Drug Paraphernalia Laws and Alternatives to Syringe Exchange
February 13, 2018
A requester contacted the Network noting that it is a misdemeanor for pharmacists to sell drug paraphernalia in his state and that there were also no needle exchange sites in the state. Limited access to drug paraphernalia may increase the likelihood that intravenous drug users will share needles, increasing the spread of diseases like HIV and hepatitis C. The requester wanted to know if other states have similar laws and what strategies for harm reduction have been used in those states.
A requester recently contacted the Network noting that in Kansas it is illegal for a pharmacist to sell drug paraphernalia, including syringes or needles, knowing or under circumstances where the pharmacist “reasonably should know” that the items are likely to be used for illicit injection drug use. The requester added that his/her state also has no syringe exchange sites.
Limited access to clean syringes may increase the likelihood that IV drug users will share needles, increasing the spread of diseases like HIV and hepatitis C. The requester wanted to know if other states have similar laws banning the sale of needles and syringes and what strategies for harm reduction have been used in states with similar laws.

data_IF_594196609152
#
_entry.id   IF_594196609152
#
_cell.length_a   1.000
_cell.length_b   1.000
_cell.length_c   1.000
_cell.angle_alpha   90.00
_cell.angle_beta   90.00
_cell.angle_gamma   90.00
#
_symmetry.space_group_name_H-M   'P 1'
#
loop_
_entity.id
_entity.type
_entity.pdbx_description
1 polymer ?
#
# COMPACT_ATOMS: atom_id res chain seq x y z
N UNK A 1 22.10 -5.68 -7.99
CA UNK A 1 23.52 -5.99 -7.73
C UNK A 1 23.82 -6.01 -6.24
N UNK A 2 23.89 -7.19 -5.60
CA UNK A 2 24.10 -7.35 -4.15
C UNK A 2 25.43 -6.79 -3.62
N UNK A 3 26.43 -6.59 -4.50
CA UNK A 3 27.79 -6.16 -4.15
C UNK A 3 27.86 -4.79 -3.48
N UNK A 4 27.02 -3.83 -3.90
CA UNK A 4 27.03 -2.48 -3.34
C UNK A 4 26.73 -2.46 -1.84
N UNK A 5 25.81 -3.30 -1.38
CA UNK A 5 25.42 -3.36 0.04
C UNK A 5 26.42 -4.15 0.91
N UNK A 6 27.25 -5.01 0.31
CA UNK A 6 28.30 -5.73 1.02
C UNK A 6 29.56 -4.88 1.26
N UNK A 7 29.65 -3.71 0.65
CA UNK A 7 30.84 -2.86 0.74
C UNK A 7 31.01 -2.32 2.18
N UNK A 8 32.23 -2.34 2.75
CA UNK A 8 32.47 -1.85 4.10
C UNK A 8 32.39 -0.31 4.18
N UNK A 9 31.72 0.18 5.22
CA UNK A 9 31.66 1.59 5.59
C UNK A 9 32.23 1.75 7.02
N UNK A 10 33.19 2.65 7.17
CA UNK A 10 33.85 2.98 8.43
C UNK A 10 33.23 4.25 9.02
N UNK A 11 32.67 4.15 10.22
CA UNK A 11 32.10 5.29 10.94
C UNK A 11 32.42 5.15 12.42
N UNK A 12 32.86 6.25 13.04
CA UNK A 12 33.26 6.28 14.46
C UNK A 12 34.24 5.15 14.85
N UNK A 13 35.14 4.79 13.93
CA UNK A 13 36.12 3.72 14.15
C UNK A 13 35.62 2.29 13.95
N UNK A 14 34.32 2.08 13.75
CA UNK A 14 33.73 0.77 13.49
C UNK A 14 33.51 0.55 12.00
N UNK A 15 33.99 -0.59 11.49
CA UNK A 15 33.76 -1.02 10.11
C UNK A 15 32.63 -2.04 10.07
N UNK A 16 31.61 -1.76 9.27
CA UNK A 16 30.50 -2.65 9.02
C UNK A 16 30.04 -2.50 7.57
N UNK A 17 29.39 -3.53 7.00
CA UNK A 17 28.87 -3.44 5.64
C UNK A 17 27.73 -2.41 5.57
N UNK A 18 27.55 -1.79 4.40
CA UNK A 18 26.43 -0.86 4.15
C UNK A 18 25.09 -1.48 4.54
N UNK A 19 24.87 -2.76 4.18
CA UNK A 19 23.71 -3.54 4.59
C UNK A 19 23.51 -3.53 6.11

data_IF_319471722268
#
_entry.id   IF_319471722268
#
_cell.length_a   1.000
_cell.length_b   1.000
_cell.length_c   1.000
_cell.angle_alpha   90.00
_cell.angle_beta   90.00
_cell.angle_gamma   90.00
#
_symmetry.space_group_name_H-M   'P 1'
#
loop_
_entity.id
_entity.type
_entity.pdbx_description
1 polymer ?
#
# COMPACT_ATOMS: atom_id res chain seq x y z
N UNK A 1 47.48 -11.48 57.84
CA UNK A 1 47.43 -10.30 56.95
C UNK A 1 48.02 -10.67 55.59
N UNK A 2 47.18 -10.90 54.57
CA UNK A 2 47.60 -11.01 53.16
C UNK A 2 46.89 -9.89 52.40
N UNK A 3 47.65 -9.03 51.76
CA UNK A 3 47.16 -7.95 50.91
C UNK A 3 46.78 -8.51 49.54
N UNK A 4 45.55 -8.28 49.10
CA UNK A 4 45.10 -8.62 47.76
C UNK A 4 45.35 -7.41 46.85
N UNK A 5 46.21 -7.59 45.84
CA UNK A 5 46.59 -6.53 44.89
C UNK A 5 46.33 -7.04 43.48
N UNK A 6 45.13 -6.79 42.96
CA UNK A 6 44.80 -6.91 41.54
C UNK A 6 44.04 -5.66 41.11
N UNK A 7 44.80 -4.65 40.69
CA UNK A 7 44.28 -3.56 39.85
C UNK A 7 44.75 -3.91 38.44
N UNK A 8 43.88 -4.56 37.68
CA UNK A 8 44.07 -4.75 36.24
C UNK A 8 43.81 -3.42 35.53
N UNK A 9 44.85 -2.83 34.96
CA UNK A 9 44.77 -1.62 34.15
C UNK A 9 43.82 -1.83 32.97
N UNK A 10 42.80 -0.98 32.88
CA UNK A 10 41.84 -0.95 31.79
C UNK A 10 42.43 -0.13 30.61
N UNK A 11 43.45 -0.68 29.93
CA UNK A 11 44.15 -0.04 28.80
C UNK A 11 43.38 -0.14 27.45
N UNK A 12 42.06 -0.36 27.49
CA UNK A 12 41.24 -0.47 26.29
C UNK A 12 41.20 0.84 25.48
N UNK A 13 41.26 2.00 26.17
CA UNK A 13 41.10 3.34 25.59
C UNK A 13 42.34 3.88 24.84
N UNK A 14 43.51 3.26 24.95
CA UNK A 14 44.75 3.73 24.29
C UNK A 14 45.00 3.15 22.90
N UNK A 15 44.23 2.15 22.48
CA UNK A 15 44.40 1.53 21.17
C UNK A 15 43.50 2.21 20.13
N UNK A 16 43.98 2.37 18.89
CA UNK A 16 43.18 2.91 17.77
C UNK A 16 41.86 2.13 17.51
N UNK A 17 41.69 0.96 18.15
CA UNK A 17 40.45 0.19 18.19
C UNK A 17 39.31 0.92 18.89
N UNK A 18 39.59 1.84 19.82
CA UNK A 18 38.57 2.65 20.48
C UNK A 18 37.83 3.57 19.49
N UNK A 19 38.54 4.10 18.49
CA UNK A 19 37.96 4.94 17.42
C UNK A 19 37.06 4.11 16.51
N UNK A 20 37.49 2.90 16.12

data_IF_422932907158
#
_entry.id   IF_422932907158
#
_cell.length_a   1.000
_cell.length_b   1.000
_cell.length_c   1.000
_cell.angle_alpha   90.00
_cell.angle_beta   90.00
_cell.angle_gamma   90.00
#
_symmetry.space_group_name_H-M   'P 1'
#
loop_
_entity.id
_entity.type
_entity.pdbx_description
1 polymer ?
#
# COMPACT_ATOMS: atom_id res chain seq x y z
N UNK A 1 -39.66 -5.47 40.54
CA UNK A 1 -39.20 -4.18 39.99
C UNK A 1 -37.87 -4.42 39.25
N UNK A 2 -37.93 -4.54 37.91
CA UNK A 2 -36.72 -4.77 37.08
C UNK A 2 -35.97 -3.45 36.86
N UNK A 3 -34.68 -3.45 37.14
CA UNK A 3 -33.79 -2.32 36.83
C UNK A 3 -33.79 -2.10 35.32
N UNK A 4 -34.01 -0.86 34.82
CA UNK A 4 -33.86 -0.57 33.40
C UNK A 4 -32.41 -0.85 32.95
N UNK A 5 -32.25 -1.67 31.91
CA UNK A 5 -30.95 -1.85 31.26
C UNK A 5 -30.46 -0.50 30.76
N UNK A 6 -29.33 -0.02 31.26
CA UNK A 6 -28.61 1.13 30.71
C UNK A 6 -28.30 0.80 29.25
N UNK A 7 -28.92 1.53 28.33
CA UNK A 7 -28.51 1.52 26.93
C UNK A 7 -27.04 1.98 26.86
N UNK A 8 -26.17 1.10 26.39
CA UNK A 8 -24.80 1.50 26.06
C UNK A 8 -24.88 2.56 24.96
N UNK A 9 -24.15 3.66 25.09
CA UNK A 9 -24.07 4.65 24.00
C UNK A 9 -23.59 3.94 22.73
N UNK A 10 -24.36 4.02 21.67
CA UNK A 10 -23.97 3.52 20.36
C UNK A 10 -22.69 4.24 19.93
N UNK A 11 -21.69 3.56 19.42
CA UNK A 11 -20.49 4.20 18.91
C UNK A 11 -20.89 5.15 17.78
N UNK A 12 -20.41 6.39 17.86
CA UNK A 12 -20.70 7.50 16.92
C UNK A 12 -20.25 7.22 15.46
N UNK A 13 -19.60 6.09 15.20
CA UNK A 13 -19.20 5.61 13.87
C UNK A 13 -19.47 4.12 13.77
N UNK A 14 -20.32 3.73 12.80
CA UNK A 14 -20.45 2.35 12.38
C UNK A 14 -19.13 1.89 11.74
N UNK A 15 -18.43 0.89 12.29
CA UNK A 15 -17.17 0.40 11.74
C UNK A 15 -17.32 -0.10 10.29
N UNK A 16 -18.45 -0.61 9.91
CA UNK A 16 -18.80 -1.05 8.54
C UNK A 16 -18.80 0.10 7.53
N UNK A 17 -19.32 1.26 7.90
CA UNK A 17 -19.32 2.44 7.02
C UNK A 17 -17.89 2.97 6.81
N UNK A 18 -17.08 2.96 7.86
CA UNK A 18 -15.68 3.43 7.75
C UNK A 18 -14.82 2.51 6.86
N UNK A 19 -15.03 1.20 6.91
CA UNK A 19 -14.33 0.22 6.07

For a survey of laws regarding needles and syringes, the Network referred the requester to the Policy Surveillance Program’s Law Atlas Project, which offers a review of different states’ Syringe Possession Laws. Clicking on one or more of the questions listed will lead to drop down menus with additional questions. Adding responses to any questions of interest will pull up relevant data. Alternatively, clicking on individual states on the map provides descriptions of the law in that state.
For alternative harm reduction strategies, a 2013 HuffPost article, Moving Beyond That-Which-Must-Not-Be-Named: Alternatives to Syringe Exchange, by Tessie Castillo of the North Carolina Harm Reduction Coalition, discusses potential avenues for tackling the health implications associated with shared needle use through mechanisms other than syringe exchange programs.
Network attorneys are available to answer questions on this and other public health topics at no cost to you, and can assist you in using law to advance your public health initiatives. Contact a Network Attorney in your area for more information.
The legal information and assistance provided in this document does not constitute legal advice or legal representation. For legal advice, readers should consult a lawyer in their state.